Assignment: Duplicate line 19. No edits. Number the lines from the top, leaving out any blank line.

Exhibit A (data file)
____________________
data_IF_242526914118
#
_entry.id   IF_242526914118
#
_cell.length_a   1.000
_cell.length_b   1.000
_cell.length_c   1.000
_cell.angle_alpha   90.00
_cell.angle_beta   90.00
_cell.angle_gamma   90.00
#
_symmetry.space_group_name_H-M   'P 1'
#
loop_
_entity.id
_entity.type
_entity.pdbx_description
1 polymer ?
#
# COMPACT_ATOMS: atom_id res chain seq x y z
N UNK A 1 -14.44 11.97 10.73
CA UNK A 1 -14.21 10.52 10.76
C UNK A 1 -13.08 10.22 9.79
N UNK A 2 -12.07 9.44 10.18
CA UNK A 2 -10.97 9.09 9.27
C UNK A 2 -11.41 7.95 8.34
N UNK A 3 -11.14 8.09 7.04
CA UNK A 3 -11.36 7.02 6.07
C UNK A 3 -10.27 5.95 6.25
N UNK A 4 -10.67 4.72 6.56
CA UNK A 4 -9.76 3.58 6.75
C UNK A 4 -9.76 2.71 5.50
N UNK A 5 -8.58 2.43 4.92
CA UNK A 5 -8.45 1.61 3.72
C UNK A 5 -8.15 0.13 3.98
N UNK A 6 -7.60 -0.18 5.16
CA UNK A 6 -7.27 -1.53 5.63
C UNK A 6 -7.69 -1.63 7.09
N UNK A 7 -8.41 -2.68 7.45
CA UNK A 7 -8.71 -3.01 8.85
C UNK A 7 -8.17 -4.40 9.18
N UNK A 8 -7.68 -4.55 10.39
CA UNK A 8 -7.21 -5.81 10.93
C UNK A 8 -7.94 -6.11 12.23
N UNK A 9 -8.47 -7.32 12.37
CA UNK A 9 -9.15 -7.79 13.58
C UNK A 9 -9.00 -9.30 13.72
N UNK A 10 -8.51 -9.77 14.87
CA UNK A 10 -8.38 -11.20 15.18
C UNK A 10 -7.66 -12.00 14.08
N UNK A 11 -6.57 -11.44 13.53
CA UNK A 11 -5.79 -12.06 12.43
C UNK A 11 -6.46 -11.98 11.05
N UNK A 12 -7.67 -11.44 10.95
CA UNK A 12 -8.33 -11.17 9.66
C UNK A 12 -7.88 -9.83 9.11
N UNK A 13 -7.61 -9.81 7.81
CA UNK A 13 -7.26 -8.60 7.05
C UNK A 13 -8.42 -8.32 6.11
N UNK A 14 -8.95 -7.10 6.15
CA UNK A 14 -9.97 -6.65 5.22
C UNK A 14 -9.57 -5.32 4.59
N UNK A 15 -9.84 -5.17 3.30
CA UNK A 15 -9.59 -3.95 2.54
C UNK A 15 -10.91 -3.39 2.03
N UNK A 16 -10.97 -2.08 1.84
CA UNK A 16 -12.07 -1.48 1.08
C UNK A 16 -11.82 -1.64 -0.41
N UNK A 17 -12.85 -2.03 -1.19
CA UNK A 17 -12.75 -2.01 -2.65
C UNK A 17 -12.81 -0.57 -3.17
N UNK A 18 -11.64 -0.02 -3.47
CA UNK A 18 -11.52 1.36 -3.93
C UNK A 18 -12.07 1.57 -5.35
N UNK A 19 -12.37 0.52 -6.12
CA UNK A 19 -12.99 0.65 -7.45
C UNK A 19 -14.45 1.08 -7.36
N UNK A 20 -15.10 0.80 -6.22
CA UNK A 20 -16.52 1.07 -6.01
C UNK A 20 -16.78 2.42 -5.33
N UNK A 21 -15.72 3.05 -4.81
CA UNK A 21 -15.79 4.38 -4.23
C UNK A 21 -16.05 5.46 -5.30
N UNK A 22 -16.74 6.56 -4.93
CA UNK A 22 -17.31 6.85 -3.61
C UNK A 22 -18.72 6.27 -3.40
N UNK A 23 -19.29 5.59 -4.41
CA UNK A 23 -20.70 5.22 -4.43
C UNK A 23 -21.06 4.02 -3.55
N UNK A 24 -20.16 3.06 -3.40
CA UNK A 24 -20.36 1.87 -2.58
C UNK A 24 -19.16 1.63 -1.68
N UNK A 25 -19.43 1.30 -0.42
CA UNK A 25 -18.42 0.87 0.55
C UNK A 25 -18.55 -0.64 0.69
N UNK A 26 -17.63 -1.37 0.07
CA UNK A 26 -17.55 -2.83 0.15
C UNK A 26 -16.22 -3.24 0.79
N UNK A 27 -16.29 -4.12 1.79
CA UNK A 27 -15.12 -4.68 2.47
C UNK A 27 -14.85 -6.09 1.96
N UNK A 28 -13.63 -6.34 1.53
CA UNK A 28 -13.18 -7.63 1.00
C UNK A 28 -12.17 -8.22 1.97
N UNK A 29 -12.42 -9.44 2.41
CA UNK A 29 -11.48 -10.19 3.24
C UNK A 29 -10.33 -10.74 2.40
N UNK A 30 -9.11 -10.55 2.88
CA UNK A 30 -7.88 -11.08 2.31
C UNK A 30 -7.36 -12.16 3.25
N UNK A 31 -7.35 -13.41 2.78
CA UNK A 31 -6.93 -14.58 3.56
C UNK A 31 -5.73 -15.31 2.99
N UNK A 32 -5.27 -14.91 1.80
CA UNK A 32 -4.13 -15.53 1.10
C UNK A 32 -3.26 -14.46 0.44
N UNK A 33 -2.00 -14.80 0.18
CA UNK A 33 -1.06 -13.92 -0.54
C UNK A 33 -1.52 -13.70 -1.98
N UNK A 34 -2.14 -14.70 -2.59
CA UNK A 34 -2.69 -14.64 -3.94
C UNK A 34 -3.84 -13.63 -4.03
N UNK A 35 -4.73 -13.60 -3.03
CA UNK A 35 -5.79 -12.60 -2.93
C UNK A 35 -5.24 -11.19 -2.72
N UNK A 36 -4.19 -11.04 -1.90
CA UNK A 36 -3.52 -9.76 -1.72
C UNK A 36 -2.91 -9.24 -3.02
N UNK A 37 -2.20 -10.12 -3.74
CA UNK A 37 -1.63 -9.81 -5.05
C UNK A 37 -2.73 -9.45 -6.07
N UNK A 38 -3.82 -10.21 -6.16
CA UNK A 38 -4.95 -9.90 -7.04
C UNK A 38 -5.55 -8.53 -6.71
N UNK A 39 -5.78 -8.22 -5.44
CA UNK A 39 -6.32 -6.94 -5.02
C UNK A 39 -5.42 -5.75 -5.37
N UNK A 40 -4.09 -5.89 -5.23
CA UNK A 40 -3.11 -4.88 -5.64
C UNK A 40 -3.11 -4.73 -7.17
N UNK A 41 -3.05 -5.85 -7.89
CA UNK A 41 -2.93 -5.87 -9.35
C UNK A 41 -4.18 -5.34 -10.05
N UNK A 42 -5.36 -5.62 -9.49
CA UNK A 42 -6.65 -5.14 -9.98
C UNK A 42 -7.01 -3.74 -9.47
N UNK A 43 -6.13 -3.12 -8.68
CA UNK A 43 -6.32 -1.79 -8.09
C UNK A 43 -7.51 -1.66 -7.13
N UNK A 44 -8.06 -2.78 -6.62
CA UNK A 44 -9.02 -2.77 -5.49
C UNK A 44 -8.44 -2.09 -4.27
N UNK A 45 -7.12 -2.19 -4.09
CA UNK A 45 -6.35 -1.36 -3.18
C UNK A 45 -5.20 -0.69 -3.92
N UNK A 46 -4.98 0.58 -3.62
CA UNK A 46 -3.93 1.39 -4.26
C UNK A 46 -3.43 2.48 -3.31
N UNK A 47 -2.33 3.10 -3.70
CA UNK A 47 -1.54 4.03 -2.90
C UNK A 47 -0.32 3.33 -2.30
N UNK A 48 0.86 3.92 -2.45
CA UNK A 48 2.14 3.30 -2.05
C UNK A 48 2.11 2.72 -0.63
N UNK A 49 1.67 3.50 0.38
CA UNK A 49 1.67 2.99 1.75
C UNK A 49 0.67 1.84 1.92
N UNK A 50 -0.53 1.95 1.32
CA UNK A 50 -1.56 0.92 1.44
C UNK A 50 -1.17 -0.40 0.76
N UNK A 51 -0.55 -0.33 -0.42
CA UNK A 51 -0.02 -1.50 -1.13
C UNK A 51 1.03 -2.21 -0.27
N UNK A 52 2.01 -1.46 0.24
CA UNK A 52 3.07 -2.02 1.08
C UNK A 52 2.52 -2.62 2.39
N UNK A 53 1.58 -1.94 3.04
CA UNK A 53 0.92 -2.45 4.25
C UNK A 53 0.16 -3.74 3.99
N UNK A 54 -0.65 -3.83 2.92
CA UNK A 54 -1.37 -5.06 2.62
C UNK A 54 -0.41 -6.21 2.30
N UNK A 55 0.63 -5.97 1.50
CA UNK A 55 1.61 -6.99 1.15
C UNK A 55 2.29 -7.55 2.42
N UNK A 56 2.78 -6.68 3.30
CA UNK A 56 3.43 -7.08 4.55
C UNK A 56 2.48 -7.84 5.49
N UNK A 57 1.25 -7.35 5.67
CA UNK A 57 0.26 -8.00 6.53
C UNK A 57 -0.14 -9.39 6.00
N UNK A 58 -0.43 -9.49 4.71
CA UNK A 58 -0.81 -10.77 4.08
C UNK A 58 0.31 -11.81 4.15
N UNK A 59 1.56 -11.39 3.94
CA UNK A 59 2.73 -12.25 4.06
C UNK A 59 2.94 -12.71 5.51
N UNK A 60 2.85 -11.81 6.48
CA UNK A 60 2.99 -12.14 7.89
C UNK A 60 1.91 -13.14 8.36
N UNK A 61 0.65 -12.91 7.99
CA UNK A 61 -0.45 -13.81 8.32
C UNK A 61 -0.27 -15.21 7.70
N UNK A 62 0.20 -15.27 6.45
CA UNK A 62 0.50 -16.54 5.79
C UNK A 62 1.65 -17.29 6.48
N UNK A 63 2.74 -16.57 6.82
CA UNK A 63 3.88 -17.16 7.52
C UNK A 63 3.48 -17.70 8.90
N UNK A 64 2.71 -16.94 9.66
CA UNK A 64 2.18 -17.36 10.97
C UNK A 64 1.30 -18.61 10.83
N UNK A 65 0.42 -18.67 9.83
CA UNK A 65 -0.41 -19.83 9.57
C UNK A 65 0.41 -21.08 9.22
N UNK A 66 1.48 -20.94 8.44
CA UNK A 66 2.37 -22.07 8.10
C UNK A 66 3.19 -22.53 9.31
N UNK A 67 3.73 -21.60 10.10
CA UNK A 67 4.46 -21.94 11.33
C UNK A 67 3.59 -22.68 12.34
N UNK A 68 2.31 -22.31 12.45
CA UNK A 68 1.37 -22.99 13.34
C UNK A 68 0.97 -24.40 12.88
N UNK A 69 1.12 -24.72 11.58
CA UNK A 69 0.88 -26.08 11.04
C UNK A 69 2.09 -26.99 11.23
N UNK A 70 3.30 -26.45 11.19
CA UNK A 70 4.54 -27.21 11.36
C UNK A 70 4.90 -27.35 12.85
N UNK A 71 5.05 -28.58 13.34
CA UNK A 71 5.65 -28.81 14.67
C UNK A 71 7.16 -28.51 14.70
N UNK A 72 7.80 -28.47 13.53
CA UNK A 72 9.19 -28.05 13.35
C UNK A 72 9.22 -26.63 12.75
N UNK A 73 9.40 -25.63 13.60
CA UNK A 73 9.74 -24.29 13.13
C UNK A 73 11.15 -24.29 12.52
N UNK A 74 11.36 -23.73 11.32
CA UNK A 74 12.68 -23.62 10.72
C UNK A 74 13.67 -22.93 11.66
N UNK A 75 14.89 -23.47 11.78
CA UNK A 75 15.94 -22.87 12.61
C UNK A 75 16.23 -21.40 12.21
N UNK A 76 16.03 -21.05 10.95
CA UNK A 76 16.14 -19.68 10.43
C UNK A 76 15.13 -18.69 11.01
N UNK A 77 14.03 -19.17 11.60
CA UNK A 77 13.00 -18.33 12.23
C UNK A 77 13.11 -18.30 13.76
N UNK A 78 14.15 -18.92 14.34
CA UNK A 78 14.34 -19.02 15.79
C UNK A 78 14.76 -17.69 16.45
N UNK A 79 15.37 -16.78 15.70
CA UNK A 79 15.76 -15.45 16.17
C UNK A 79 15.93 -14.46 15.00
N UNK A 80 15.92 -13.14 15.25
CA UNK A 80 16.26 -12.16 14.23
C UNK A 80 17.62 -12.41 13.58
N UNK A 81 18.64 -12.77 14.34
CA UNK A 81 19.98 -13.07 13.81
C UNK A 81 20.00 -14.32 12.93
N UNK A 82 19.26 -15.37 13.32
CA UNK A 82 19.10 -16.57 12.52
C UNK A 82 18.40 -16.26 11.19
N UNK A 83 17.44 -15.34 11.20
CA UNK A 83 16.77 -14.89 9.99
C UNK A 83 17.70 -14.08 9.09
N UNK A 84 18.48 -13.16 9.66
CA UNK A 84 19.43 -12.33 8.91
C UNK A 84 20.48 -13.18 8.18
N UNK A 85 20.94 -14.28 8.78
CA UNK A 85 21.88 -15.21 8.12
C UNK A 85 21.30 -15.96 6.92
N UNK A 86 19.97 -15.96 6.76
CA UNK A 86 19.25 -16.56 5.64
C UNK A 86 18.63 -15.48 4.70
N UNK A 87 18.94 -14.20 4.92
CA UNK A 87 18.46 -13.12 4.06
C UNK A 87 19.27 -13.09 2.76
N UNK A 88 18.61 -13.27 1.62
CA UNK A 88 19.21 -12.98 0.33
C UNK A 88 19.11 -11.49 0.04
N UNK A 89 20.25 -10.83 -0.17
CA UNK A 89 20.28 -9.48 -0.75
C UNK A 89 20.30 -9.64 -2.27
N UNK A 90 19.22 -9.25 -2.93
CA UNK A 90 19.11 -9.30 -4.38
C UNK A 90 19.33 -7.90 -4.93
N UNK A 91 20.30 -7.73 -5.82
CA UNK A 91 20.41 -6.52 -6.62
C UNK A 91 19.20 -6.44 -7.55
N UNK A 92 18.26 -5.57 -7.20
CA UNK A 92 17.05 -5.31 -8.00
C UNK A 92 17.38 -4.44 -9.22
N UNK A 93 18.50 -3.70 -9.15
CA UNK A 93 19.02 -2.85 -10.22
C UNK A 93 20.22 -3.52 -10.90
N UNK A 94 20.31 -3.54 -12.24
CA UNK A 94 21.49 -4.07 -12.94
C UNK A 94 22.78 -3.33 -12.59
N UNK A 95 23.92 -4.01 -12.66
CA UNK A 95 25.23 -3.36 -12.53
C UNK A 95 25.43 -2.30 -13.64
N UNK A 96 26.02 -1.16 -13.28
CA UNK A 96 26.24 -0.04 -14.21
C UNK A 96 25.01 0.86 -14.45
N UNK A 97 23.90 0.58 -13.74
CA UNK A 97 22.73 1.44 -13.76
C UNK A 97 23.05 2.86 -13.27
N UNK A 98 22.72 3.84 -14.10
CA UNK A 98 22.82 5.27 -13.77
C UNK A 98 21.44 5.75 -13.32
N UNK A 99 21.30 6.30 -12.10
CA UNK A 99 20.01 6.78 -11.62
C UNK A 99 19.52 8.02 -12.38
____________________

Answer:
#